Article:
Z-DNA is one of the many possible double helical structures of DNA. It is a left-handed double helical structure in which the double helix winds to the left in a zig-zag pattern (instead of to the right, like the more common B-DNA form). Z-DNA is thought to be one of three biologically active double helical structures along with A- and B-DNA.


Left handed DNA was first discovered by Robert Wells and colleagues, during their studies of a repeating polymer of inosine-cytosine.[1] They observed a "reverse" circular dichroism spectrum for such DNAs, and interpreted this (correctly) to mean that the strands wrapped around one another in a left handed fashion. The relationship between Z-DNA and the more familiar B-DNA was indicated by the work of Pohl and Jovin,[2] who showed that the ultraviolet circular dichroism of poly(dG-dC) was nearly inverted in 4 M sodium chloride solution. The suspicion that this was the result of a conversion from B-DNA to Z-DNA was confirmed by examining the raman spectra of these solutions and the Z-DNA crystals.[3] Subsequently, a crystal structure of "Z-DNA" was published which turned out to be the first single-crystal X-ray structure of a DNA fragment (a self-complementary DNA hexamer d(CG)3). It was resolved as a left-handed double helix with two anti-parallel chains that were held together by Watson-Crick base pairs (see: x-ray crystallography). It was solved by Andrew Wang, Alexander Rich, and co-workers in 1979 at MIT.[4] The crystallisation of a B- to Z-DNA junction in 2005[5] provided a better understanding of the potential role Z-DNA plays in cells. Whenever a segment of Z-DNA forms, there must be B-Z junctions at its two ends, interfacing it to the B-form of DNA found in the rest of the genome.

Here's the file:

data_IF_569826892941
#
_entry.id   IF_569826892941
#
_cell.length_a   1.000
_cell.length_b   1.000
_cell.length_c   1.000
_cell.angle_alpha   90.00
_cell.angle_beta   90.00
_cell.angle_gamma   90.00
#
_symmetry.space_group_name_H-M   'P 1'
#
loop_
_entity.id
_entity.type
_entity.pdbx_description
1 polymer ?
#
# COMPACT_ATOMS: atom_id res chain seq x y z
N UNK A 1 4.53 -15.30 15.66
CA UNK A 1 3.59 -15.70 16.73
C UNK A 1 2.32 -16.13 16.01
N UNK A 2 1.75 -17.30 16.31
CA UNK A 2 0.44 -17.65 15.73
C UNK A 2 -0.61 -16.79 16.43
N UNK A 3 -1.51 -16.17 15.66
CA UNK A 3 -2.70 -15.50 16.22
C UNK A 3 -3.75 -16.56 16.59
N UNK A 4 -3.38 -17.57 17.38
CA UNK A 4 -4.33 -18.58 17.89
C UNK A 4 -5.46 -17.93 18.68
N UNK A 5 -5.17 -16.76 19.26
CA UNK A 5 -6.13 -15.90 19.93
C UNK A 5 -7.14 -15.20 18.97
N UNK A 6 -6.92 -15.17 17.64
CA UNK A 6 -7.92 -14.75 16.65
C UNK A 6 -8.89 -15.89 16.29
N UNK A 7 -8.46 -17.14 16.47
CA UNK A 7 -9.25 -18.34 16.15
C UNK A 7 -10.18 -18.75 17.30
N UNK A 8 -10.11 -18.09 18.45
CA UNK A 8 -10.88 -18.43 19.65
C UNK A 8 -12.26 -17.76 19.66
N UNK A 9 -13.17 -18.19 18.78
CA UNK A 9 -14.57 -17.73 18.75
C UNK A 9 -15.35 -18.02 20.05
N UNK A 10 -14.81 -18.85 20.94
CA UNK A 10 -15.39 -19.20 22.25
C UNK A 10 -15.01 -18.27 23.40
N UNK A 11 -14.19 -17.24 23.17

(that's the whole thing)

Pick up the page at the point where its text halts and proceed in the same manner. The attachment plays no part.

In 2007, the RNA version of Z-DNA, Z-RNA, was described as a transformed version of an A-RNA double helix into a left-handed helix.[6] The transition from A-RNA to Z-RNA, however, was already described in 1984.[7]


B-/Z-DNA junction bound to a Z-DNA binding domain. Note the two highlighted extruded bases. From PDB: 2ACJ.